FILE PHOTO: Philippines' President Ferdinand Marcos Jr. looks on as he meets with US Secretary of State Antony Blinken, at Malacanang Palace in Manila, Philippines, March 19, 2024. REUTERS/Evelyn Hockstein/Pool/File Photo
FILE PHOTO: Philippines' President Ferdinand Marcos Jr. looks on as he meets with US Secretary of State Antony Blinken, at Malacanang Palace in Manila, Philippines, March 19, 2024. REUTERS/Evelyn Hockstein/Pool/File Photo

Philippine President Ferdinand Marcos Jr said on Sunday his country is not in the business of instigating wars and will always aim to settle disputes peacefully, amid escalating maritime confrontations with China.
"In defending the nation, we stay true to our Filipino nature that we would like to settle all these issues peacefully," Marcos said in a speech to troops of the Western Command unit in charge of overseeing the South China Sea.
Philippine navy personnel and the Chinese coast guard had their latest clash during a routine resupply mission by Manila in the South China Sea last week, in which it said a sailor was severely injured and vessels damaged.
China's Coast Guard personnel carrying knives and spears looted firearms and "deliberately punctured" Philippine boats involved in the mission, the Philippine military said.
China disputed the Philippine account, with a foreign ministry spokesperson saying on Thursday the necessary measures taken were lawful, professional and beyond reproach.
Marcos, who did not name China in his speech, commended the troops for exercising restraint "amidst intense provocation", and said his country would always exercise its freedoms and rights in line with international law.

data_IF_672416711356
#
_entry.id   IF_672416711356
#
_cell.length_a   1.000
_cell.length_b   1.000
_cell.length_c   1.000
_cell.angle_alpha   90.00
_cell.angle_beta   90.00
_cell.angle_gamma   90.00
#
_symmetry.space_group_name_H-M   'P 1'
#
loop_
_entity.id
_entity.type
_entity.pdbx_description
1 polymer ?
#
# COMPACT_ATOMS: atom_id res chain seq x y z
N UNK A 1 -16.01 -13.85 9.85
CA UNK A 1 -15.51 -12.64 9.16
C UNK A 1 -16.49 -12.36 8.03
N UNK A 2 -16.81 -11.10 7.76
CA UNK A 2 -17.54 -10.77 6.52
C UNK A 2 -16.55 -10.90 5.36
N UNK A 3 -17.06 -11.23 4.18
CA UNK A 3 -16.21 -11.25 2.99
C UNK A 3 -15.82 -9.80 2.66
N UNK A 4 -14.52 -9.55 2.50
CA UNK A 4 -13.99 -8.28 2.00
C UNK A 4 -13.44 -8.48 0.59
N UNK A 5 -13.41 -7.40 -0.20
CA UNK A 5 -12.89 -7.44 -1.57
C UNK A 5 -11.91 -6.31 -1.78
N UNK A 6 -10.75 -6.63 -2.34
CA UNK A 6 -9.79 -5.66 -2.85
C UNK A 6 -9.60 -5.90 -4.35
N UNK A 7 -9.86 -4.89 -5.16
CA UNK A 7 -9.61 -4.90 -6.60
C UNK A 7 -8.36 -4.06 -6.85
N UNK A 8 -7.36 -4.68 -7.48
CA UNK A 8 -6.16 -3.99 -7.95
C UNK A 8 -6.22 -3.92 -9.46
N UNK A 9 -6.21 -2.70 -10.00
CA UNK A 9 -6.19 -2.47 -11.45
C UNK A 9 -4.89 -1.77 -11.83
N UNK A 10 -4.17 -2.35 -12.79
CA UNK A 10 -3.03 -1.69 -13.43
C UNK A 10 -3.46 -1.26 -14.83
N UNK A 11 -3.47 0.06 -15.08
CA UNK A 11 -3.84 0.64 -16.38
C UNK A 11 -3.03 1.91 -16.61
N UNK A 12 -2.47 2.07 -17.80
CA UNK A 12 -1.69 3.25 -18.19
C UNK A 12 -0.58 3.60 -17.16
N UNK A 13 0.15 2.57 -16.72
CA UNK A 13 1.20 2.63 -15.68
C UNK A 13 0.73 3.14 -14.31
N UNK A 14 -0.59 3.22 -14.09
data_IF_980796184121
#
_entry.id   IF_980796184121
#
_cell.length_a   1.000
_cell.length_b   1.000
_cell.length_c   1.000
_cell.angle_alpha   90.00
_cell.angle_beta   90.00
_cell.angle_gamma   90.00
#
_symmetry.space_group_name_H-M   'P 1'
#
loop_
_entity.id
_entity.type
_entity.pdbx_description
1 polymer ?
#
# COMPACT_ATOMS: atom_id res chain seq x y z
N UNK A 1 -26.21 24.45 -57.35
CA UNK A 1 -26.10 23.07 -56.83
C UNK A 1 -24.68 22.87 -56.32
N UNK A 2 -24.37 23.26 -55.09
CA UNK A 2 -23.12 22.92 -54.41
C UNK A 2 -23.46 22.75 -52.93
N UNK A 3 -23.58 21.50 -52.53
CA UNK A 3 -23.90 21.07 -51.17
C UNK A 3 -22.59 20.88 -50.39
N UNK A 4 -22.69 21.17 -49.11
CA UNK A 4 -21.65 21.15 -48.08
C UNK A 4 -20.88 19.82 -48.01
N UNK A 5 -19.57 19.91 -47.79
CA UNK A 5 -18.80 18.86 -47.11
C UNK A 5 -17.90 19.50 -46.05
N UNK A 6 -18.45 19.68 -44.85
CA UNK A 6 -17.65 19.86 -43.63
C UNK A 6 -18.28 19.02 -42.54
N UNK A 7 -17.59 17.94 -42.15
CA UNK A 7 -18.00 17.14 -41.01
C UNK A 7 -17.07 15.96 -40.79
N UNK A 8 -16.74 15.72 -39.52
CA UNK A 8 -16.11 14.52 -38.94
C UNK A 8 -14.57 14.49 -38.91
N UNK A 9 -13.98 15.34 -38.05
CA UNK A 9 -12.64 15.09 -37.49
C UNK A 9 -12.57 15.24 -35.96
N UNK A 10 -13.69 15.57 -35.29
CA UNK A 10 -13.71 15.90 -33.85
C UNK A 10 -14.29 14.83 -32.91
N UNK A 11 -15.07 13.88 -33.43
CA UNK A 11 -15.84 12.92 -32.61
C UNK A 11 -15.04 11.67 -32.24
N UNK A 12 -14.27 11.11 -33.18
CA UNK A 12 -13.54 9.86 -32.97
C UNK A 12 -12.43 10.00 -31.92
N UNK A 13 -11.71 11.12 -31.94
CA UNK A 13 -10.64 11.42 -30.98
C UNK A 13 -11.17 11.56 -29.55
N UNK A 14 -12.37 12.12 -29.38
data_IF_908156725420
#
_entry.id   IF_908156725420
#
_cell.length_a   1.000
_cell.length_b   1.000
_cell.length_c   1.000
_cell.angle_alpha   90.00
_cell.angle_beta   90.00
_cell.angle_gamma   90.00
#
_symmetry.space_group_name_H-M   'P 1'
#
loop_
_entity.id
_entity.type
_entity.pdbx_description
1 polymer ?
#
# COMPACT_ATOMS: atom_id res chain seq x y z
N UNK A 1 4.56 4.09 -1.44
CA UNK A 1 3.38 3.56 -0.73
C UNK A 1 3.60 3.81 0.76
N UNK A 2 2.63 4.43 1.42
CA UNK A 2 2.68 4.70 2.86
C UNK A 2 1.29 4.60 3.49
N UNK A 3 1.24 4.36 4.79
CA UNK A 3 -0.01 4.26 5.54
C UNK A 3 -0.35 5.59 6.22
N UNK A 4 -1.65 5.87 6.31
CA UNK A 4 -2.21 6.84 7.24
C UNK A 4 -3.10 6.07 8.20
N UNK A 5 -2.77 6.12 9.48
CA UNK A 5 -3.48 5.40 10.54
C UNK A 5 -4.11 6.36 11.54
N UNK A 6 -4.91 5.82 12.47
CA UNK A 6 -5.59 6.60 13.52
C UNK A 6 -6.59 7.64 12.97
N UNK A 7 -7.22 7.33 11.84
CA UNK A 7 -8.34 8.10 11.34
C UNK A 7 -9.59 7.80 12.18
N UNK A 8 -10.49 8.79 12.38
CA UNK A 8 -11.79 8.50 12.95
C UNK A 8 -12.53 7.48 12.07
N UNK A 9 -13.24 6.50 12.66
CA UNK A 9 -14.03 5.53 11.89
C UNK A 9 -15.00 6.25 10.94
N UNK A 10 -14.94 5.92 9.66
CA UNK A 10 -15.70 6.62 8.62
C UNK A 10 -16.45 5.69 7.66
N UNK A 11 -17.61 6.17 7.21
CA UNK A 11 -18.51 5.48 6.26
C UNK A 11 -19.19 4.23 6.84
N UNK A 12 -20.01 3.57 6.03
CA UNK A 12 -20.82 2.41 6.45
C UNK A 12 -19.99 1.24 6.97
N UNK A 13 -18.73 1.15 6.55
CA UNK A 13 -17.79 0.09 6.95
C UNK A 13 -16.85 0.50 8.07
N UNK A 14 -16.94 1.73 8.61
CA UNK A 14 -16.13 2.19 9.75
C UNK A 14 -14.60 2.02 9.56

"In the performance of our duties, we will not resort to the use of force or intimidation, or deliberately inflict injury or harm to anyone," Reuters quoted Marcos as saying. "We stand firm. Our calm and peaceful disposition should not be mistaken for acquiescence."
Recent maritime run-ins between China and the Philippines, a US treaty ally in Southeast Asia, have made the highly strategic South China Sea a potential flashpoint between Washington and Beijing.
The United States has condemned China's actions and reaffirmed its ironclad defense commitments against any attack on Philippine aircraft or vessels in the South China Sea under their mutual defense treaty.
But the Philippines said on Friday there was no reason to invoke the treaty because China's actions, which security officials have described as escalatory, could not be classified as an "armed attack".
China claims almost the entire South China Sea, a conduit for more than $3 trillion of annual shipborne commerce, including parts claimed by the Philippines, Vietnam, Indonesia, Malaysia and Brunei.
In 2016, the Permanent Court of Arbitration in The Hague said China's claims had no legal basis, a decision Beijing has rejected.
"We are not in the business to instigate wars - our great ambition is to provide a peaceful and prosperous life for every Filipino," Marcos said. "We refuse to play by the rules that force us to choose sides in a great power competition."